couple of weeks ago, I attended an excellent one-day
conference, Telling the Truth in Northern Ireland,
at Trinity College Dublin, organised by Nigel Biggar,
professor of theology at Trinity's School of Religions
with representatives from victims' groups and a
sprinkling of academics, significant others taking
part were PSNI chief constable Sir Hugh Orde, NI
Policing Board chairman Sir Desmond Rea and NI Community
Relations Council chief executive Duncan Morrow.
met to discuss whether there should be some kind
of "truth process" in Northern Ireland;
if so, what form it might take; and, crucially,
the many problems such a process would face.
of us who have promoted the idea of a truth process
should be under no illusions about the difficulties
inherent in such an undertaking or, in particular,
the damage that could be done if it wasn't handled
was certainly left with no illusions after the conference.
was even more aware than before of just how difficult,
if not downright impossible, it will be to overcome
some of those obstacles.
the most immediate problem facing a truth process
would be finding someone to head a truth commission
that would be both capable of doing the job and
acceptable to all sides.
those criteria would be no mean task in itself.
considering that we already have a whole assortment
of mini-processes all running in tandem, with none
of them showing any signs of reaching a destination,
it seems obvious that a truth process would need
to be strictly time-framed if it wasn't to become
yet another neverending, will-sapping exercise in
have to consider, too, what incentive there could
possibly be for people such as politicians, clergy
or business leaders to volunteer information to
a truth commission regarding their own role in the
anything, they would have a strong vested interest
in not co-operating.
it desirable (or even feasible), then, that a truth
commission should have powers to investigate, seize
documents and summon people to account for themselves
if there seems to be sufficient evidence that they
have a case to answer? And, in those circumstances,
what safeguards would there be for high-profile
individuals who would forever run the risk of being
protect against that, should media access be strictly
limited with most sittings held in private? What
impact would such restrictions have on public confidence
in the process and, in any event, would it be realistic
to expect there wouldn't be a continuous leaking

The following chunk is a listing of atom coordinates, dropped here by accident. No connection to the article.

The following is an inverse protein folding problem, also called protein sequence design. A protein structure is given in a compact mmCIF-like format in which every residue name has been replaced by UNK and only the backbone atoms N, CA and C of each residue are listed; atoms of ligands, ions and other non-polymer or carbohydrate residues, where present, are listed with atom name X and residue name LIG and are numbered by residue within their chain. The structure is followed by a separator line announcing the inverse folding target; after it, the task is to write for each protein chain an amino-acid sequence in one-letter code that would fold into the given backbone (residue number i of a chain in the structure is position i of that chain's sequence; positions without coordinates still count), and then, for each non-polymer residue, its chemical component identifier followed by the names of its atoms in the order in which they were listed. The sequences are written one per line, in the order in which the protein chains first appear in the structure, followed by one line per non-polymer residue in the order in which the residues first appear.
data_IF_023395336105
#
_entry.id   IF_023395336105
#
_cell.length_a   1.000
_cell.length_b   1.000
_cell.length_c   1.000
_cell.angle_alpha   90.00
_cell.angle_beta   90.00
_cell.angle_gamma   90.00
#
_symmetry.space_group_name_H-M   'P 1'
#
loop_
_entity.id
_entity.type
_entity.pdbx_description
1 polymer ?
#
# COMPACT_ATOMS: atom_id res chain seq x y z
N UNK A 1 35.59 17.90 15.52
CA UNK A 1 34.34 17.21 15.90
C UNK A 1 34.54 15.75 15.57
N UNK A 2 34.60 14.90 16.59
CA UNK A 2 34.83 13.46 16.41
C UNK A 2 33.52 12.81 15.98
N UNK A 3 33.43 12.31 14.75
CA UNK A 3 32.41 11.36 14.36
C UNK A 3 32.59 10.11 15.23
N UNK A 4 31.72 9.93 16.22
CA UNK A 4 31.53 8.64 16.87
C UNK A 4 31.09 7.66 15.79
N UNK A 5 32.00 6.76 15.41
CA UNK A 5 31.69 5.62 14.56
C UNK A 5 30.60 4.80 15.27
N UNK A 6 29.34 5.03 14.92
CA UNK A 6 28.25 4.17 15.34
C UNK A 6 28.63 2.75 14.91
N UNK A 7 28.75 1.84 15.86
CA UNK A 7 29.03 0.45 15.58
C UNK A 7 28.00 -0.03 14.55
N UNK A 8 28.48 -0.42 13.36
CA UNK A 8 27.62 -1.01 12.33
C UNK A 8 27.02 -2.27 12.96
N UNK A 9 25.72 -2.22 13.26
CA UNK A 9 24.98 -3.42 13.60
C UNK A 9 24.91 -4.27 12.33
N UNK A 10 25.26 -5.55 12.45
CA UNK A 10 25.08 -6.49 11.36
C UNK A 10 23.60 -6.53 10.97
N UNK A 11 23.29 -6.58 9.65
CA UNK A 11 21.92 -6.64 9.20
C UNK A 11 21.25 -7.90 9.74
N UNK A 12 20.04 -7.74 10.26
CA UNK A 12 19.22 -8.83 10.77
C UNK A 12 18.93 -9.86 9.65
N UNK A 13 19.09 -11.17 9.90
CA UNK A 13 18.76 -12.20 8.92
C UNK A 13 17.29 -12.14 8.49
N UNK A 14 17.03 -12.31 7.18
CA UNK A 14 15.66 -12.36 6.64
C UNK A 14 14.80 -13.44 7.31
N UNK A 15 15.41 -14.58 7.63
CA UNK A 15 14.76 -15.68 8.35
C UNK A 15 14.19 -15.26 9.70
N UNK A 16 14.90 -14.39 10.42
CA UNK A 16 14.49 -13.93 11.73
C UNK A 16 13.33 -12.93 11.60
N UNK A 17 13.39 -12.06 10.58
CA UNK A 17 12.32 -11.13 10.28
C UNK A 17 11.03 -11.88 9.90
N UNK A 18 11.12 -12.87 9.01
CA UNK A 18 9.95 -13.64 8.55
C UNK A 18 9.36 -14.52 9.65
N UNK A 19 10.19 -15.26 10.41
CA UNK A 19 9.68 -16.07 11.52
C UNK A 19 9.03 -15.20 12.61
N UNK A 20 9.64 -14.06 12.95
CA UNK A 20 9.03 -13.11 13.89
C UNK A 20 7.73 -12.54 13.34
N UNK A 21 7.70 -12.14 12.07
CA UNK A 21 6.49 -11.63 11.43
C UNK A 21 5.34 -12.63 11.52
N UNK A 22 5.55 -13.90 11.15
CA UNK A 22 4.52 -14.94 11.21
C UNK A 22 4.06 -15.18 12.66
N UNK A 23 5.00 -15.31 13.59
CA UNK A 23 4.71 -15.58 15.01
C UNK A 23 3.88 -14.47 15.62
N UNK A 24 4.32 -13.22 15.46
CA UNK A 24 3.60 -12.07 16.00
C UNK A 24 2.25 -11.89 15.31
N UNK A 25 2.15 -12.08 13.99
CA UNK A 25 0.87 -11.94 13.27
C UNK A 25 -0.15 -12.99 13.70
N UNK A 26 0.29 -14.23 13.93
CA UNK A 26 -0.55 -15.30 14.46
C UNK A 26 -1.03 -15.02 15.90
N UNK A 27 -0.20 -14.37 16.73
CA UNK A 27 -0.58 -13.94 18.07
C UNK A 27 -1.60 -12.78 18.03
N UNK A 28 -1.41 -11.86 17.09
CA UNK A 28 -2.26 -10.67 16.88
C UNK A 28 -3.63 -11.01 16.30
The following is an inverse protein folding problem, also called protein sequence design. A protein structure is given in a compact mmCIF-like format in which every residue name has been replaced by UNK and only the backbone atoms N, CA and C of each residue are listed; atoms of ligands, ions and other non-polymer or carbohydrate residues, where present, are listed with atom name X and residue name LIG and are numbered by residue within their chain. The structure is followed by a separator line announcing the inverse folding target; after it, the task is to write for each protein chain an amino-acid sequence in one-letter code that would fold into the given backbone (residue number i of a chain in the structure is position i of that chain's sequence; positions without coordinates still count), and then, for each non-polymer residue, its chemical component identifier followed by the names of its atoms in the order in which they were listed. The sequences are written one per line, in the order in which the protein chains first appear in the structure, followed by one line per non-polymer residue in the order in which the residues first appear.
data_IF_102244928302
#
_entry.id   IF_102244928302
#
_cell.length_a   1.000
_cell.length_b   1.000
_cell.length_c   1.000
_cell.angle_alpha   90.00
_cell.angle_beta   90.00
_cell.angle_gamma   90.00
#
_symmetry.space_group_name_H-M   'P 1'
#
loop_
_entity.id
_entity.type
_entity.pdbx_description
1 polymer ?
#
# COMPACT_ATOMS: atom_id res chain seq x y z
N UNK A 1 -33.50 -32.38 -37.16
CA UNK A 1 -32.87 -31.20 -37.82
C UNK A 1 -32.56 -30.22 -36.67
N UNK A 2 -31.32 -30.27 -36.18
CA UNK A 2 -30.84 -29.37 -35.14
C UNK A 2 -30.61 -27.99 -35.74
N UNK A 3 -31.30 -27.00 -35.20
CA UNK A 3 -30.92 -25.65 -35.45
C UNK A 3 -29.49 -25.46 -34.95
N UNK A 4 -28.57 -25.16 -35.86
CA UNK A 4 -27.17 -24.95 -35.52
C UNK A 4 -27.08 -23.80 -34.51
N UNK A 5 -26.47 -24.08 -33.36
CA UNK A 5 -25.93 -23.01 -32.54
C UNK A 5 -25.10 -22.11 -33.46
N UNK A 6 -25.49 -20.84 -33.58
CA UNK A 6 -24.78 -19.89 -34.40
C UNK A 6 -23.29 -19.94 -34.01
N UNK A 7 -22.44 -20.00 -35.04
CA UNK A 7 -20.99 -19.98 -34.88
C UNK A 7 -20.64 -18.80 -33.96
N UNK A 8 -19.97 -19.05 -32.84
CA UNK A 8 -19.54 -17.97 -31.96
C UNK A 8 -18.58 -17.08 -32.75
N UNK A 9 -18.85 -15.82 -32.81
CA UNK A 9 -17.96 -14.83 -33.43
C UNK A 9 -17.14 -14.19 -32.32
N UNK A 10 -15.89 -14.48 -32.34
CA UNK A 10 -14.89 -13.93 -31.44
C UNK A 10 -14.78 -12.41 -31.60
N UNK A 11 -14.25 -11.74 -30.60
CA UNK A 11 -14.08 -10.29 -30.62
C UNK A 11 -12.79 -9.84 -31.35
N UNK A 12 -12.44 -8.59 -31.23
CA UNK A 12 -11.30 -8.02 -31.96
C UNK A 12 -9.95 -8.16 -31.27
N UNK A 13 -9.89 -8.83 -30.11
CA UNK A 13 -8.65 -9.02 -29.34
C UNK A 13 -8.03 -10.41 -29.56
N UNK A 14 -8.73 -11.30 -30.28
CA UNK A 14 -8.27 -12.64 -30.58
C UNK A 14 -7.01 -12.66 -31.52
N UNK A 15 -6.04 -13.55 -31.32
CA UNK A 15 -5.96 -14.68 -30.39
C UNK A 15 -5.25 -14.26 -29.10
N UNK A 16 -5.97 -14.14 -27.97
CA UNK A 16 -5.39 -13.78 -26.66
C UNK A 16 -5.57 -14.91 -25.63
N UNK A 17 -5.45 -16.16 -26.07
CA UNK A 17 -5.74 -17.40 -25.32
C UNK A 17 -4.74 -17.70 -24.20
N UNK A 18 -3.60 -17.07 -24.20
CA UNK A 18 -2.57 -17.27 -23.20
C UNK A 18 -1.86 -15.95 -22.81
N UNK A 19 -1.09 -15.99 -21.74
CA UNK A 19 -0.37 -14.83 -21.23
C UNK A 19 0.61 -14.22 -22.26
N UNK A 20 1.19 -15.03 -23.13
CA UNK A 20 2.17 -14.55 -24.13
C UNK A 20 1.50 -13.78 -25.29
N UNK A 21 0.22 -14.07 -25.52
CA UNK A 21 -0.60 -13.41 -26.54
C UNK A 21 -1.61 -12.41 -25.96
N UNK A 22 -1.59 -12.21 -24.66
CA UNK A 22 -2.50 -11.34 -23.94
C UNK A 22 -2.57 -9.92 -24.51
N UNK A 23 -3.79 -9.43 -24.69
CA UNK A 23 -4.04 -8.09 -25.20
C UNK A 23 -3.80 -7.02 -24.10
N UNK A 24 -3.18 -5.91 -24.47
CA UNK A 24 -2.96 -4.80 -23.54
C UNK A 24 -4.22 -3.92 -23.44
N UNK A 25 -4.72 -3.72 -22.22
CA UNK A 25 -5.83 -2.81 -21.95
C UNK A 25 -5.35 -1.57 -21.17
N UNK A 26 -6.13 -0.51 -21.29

of information from the proceedings? Unless properly
designed and managed, of course, a truth process
would always be open to abuse by those intent on
using it to rewrite history to their own advantage.
seeking to inflate their particular "truth"
at the expense of others' versions would try to
use a truth process as a platform from which to
continue the conflict by other means.
hurt would then be heaped on already grieving relatives
forced to watch from the sidelines as their bereavement
is used to bolster the position of one side or another
in a public squabble between opposing factions.
who support the idea of a truth process genuinely
believe it will help ease the suffering of victims
and, in doing that, aid reconciliation between the
communities in Northern Ireland.
in that respect, they would argue that the lack
of a truth process is holding up development of
the peace process.
it is equally conceivable that a truth process might
actually damage the peace process and hinder reconciliation
by raking over the past and reopening old wounds.
the very least, differing interpretations of events
will inevitably generate a degree of friction.
believe it will help bring to account, at least
in some form, many of those responsible for violent
others feel society has a right to know fully all
that took place and that it is important the full
truth is known, if for no other reason than to provide
a proper historical record.
most people, it is a combination of some or all
of the above.
there are those who lend their support for other,
quite different reasons, such as seeking to have
their own prejudices reinforced and their subsequent
apportioning of blame vindicated.
that is the very last thing a truth process should
be about and, indeed, should be jealously protected
people on all sides are willing to face up to the
pain of objective truth and, further, have a clear
and realistic idea of the limits to what can reasonably
be achieved, then a truth process should, at least
at this juncture, be a non-runner. Unless the circumstances
are right, there would be a real risk of it further
entrenching divisions or, at best, raising public
expectations and then dashing them again.
the ultimate question must be: are the people of
Northern Ireland ready to face the truth, the whole
truth and nothing but the truth?